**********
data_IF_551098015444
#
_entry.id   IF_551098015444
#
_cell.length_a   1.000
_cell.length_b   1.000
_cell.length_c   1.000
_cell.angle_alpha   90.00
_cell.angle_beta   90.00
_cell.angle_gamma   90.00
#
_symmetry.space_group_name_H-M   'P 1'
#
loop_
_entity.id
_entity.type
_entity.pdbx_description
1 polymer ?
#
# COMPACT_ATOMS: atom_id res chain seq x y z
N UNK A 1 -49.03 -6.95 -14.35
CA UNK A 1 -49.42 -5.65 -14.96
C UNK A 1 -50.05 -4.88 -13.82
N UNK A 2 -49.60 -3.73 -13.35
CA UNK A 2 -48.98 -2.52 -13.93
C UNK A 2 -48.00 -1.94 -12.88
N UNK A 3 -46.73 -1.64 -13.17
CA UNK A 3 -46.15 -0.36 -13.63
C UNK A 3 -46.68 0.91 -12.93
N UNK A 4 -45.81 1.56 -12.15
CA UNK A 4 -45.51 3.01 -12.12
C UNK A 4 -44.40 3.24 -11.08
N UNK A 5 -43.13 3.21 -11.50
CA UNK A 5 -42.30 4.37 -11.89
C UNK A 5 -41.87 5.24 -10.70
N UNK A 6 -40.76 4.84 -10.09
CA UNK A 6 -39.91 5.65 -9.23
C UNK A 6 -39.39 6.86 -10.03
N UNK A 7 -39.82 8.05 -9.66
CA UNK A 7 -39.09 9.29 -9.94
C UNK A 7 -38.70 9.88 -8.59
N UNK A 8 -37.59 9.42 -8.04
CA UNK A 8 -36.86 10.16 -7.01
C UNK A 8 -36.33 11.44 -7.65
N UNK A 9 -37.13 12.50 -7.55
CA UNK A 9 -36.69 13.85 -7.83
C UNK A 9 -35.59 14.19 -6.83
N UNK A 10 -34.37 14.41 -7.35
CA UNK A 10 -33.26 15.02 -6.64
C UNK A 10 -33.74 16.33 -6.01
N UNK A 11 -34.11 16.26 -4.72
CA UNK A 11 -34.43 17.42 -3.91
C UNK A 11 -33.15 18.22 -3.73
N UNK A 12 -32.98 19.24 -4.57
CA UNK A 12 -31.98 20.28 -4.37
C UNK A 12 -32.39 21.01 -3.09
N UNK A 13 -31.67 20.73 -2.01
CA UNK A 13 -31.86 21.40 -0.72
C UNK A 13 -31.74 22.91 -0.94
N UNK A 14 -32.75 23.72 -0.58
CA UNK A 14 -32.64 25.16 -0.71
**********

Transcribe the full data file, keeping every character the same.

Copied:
data_IF_551098015444
#
_entry.id   IF_551098015444
#
_cell.length_a   1.000
_cell.length_b   1.000
_cell.length_c   1.000
_cell.angle_alpha   90.00
_cell.angle_beta   90.00
_cell.angle_gamma   90.00
#
_symmetry.space_group_name_H-M   'P 1'
#
loop_
_entity.id
_entity.type
_entity.pdbx_description
1 polymer ?
#
# COMPACT_ATOMS: atom_id res chain seq x y z
N UNK A 1 -49.03 -6.95 -14.35
CA UNK A 1 -49.42 -5.65 -14.96
C UNK A 1 -50.05 -4.88 -13.82
N UNK A 2 -49.60 -3.73 -13.35
CA UNK A 2 -48.98 -2.52 -13.93
C UNK A 2 -48.00 -1.94 -12.88
N UNK A 3 -46.73 -1.64 -13.17
CA UNK A 3 -46.15 -0.36 -13.63
C UNK A 3 -46.68 0.91 -12.93
N UNK A 4 -45.81 1.56 -12.15
CA UNK A 4 -45.51 3.01 -12.12
C UNK A 4 -44.40 3.24 -11.08
N UNK A 5 -43.13 3.21 -11.50
CA UNK A 5 -42.30 4.37 -11.89
C UNK A 5 -41.87 5.24 -10.70
N UNK A 6 -40.76 4.84 -10.09
CA UNK A 6 -39.91 5.65 -9.23
C UNK A 6 -39.39 6.86 -10.03
N UNK A 7 -39.82 8.05 -9.66
CA UNK A 7 -39.09 9.29 -9.94
C UNK A 7 -38.70 9.88 -8.59
N UNK A 8 -37.59 9.42 -8.04
CA UNK A 8 -36.86 10.16 -7.01
C UNK A 8 -36.33 11.44 -7.65
N UNK A 9 -37.13 12.50 -7.55
CA UNK A 9 -36.69 13.85 -7.83
C UNK A 9 -35.59 14.19 -6.83
N UNK A 10 -34.37 14.41 -7.35
CA UNK A 10 -33.26 15.02 -6.64
C UNK A 10 -33.74 16.33 -6.01
N UNK A 11 -34.11 16.26 -4.72
CA UNK A 11 -34.43 17.42 -3.91
C UNK A 11 -33.15 18.22 -3.73
N UNK A 12 -32.98 19.24 -4.57
CA UNK A 12 -31.98 20.28 -4.37
C UNK A 12 -32.39 21.01 -3.09
N UNK A 13 -31.67 20.73 -2.01
CA UNK A 13 -31.86 21.40 -0.72
C UNK A 13 -31.74 22.91 -0.94
N UNK A 14 -32.75 23.72 -0.58
CA UNK A 14 -32.64 25.16 -0.71